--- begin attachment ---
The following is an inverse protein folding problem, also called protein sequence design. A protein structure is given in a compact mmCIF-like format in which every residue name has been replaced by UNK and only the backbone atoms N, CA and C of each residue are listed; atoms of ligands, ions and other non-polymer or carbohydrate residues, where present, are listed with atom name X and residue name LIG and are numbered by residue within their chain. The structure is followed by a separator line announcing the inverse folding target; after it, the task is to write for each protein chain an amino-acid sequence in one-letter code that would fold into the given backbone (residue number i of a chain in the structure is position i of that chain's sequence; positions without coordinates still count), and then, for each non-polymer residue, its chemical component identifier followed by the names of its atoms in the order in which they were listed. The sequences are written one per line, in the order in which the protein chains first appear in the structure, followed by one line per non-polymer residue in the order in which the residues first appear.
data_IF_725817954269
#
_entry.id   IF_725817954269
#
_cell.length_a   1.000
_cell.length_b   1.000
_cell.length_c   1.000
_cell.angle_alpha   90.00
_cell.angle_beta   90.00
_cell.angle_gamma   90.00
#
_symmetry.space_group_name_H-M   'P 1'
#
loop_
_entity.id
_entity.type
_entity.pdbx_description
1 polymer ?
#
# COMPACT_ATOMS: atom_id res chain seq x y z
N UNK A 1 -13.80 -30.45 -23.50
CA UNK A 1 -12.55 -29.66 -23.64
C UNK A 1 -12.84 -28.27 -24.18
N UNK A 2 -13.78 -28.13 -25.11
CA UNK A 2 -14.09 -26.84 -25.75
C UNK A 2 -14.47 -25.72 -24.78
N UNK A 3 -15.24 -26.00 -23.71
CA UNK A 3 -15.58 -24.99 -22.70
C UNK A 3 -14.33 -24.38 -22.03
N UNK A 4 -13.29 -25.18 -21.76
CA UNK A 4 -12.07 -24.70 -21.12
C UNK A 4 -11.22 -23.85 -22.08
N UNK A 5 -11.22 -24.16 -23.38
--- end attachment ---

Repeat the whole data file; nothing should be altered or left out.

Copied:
The following is an inverse protein folding problem, also called protein sequence design. A protein structure is given in a compact mmCIF-like format in which every residue name has been replaced by UNK and only the backbone atoms N, CA and C of each residue are listed; atoms of ligands, ions and other non-polymer or carbohydrate residues, where present, are listed with atom name X and residue name LIG and are numbered by residue within their chain. The structure is followed by a separator line announcing the inverse folding target; after it, the task is to write for each protein chain an amino-acid sequence in one-letter code that would fold into the given backbone (residue number i of a chain in the structure is position i of that chain's sequence; positions without coordinates still count), and then, for each non-polymer residue, its chemical component identifier followed by the names of its atoms in the order in which they were listed. The sequences are written one per line, in the order in which the protein chains first appear in the structure, followed by one line per non-polymer residue in the order in which the residues first appear.
data_IF_725817954269
#
_entry.id   IF_725817954269
#
_cell.length_a   1.000
_cell.length_b   1.000
_cell.length_c   1.000
_cell.angle_alpha   90.00
_cell.angle_beta   90.00
_cell.angle_gamma   90.00
#
_symmetry.space_group_name_H-M   'P 1'
#
loop_
_entity.id
_entity.type
_entity.pdbx_description
1 polymer ?
#
# COMPACT_ATOMS: atom_id res chain seq x y z
N UNK A 1 -13.80 -30.45 -23.50
CA UNK A 1 -12.55 -29.66 -23.64
C UNK A 1 -12.84 -28.27 -24.18
N UNK A 2 -13.78 -28.13 -25.11
CA UNK A 2 -14.09 -26.84 -25.75
C UNK A 2 -14.47 -25.72 -24.78
N UNK A 3 -15.24 -26.00 -23.71
CA UNK A 3 -15.58 -24.99 -22.70
C UNK A 3 -14.33 -24.38 -22.03
N UNK A 4 -13.29 -25.18 -21.76
CA UNK A 4 -12.07 -24.70 -21.12
C UNK A 4 -11.22 -23.85 -22.08
N UNK A 5 -11.22 -24.16 -23.38